Major facing crucial vote

PUBLISHED : Wednesday, 01 March, 1995, 12:00am
UPDATED : Wednesday, 01 March, 1995, 12:00am

PRIME Minister John Major faces a knife-edge vote in the Commons today, with the new threat of Ulster Unionists angry over the peace framework siding with Tory Euro-rebels against him.

Pro-Europe MPs in the Conservative Party yesterday warned Mr Major not to grant any more concessions to the nine whipless Tory MPs.

Uncertainty over the way they will vote in a Labour debate on government policy on Europe makes calculations on how close defeat will be almost impossible to work out.

Only when the result is through will Mr Major know whether he has survived another threat to his authority or have to return to the Commons tomorrow to face a critical confidence motion.

If he loses the first it will be a severe blow to his leadership. If he loses the second, it could topple his Government.

The Tory rebels met yesterday to consider their tactics. They want Britain to keep its pledge to maintain tight border controls against immigration within the European Union, and a Commons vote on any moves towards monetary union.

The Euro-enthusiasts believe Mr Major has already gone too far to appease the Euro-sceptics. They fear he may make further concessions in his speech during the debate to ensure that the Euro-rebels do not cause more problems.

The Prime Minister has praised the rebels' contribution as 'lively and thought provoking' in a move which right-wingers say is evidence that Mr Major is tilting towards their camp.

But pro-Europe former health minister Edwina Currie warned Mr Major that no party ever won a general election by campaigning on a Euro-sceptic platform and it was time to remind the country that its relationship with the EU had served it well.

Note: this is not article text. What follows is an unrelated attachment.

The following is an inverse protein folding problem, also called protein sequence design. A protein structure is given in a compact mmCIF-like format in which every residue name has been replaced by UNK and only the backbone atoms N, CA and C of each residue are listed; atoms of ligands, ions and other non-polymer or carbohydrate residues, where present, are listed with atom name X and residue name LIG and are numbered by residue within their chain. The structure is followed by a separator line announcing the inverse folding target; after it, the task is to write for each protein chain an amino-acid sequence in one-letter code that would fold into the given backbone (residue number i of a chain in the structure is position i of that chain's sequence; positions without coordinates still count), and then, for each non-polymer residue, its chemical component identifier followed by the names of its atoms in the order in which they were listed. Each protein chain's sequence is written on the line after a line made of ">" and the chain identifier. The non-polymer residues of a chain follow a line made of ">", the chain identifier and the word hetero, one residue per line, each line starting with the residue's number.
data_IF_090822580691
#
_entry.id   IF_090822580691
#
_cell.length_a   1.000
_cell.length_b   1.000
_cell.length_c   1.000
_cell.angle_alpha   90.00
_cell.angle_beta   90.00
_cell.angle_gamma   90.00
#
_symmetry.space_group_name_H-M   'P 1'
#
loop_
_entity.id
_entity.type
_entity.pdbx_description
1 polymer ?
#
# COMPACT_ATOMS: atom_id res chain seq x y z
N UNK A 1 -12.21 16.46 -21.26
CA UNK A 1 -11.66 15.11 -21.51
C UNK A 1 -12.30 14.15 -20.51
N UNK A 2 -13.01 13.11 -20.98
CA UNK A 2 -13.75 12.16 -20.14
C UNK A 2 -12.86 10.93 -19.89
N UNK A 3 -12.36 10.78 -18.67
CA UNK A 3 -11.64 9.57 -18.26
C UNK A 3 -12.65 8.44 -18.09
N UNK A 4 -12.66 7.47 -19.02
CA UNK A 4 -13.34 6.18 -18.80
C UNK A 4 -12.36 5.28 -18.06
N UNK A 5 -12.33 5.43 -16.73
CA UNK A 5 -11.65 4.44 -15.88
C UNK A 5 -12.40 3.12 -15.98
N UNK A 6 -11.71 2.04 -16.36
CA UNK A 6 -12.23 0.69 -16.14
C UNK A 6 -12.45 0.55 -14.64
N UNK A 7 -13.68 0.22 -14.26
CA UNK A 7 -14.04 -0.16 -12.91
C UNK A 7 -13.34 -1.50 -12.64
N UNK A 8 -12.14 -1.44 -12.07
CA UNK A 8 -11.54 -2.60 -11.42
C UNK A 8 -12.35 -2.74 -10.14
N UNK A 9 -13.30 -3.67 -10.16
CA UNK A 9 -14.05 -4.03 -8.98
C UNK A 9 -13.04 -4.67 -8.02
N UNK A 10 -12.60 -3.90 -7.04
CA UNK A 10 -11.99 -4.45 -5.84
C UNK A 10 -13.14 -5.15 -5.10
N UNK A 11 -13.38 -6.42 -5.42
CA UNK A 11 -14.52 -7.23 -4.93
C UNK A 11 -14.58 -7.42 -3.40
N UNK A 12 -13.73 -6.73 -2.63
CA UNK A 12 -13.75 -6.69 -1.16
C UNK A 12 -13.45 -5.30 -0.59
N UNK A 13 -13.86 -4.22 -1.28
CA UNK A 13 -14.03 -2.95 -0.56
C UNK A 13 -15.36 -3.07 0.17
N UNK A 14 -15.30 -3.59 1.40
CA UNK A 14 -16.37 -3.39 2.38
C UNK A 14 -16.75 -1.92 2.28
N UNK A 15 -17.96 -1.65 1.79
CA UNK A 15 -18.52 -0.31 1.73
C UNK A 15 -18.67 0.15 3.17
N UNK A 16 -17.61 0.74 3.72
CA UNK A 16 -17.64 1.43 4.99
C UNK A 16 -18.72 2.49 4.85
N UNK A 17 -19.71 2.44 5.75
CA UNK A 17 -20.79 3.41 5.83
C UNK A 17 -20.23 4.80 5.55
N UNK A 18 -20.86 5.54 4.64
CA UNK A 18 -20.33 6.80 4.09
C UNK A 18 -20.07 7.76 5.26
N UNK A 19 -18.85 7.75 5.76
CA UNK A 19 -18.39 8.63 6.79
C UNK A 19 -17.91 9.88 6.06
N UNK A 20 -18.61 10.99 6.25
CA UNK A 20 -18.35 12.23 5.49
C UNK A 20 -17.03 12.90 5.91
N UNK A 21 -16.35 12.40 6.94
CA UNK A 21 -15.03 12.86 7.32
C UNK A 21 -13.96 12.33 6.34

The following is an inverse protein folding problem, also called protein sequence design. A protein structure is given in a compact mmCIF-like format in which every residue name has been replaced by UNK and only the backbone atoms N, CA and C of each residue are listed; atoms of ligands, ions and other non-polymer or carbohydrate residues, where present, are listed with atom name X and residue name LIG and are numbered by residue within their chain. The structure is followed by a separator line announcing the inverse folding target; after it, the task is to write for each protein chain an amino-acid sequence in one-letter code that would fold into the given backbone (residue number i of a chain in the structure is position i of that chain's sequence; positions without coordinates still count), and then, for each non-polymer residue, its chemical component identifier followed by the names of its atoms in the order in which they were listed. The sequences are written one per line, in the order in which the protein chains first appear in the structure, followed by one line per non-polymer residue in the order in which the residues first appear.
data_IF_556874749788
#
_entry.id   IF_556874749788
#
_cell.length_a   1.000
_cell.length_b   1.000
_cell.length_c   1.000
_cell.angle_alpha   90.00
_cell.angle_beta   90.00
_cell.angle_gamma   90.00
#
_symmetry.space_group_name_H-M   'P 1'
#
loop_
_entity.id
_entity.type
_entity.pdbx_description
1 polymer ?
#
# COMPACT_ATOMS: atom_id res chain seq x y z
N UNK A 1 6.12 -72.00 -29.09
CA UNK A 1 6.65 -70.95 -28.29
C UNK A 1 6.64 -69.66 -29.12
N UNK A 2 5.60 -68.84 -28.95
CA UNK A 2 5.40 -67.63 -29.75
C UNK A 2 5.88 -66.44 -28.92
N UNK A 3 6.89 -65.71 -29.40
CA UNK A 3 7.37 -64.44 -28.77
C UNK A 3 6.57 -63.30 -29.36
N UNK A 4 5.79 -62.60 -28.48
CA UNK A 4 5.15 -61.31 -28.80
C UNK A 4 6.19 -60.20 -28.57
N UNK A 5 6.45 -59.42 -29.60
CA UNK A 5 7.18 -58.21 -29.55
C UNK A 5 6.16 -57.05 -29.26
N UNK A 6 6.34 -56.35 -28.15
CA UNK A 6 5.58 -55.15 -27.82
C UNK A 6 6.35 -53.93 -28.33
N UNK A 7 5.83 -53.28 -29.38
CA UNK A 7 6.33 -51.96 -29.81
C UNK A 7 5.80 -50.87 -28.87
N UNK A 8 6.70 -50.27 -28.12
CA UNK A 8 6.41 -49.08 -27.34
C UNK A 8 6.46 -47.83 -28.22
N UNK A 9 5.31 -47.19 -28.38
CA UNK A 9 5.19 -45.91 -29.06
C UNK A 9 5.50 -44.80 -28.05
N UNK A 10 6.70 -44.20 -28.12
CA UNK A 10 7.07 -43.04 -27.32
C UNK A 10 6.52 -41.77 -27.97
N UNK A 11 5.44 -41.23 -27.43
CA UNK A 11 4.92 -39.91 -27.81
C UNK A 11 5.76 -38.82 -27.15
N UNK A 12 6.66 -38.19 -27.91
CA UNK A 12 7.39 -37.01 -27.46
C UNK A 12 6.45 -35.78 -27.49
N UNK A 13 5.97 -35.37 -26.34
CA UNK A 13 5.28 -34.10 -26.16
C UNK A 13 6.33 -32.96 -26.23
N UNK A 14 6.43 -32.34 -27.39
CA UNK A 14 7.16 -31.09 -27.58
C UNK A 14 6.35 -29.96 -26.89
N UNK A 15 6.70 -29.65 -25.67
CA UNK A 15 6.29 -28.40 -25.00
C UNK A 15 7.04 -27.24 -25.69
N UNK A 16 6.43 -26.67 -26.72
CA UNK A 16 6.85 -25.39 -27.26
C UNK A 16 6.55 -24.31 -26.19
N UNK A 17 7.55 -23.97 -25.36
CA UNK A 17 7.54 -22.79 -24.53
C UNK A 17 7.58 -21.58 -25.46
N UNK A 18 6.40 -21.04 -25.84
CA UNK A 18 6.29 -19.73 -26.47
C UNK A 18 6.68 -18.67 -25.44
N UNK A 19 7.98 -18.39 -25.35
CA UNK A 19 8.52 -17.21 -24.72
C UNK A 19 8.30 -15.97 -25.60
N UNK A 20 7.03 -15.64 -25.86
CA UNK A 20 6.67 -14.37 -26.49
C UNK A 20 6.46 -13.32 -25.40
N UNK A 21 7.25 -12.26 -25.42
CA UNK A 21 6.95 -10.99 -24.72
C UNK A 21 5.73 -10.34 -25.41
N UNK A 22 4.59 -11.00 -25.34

Among the Euro-sceptics Michael Spicer MP warned that even if Mr Major uses the veto liberally at next year's Inter-Governmental Conference on the future of the EU, it would not be enough to stop a drift towards one big federal state.

'The process towards a Federal European Union now has a momentum of its own which the use of the veto on new initiatives will not of itself halt,' he said.

'The EU does not need new Inter-Governmental Conferences or fresh treaties to expand its jurisdiction.' The nine Ulster Unionists who have threatened to topple the Government are not due to make a decision until shortly before the vote.

The Unionists have claimed that they are not worried which party is in power at Westminster.

Labour has been wooing the Unionists to try to make them vote against the Government, stressing the peace process would continue with a Labour government, but with consideration being given to Unionist interests.

Mr Major will not be at next week's United Nations Social Summit in Denmark, to be attended by 130 government and state leaders, a British Embassy spokesman said.

Britain will be represented instead by Minister of Overseas Development Linda Chalker, who will attend on March 10 and 11.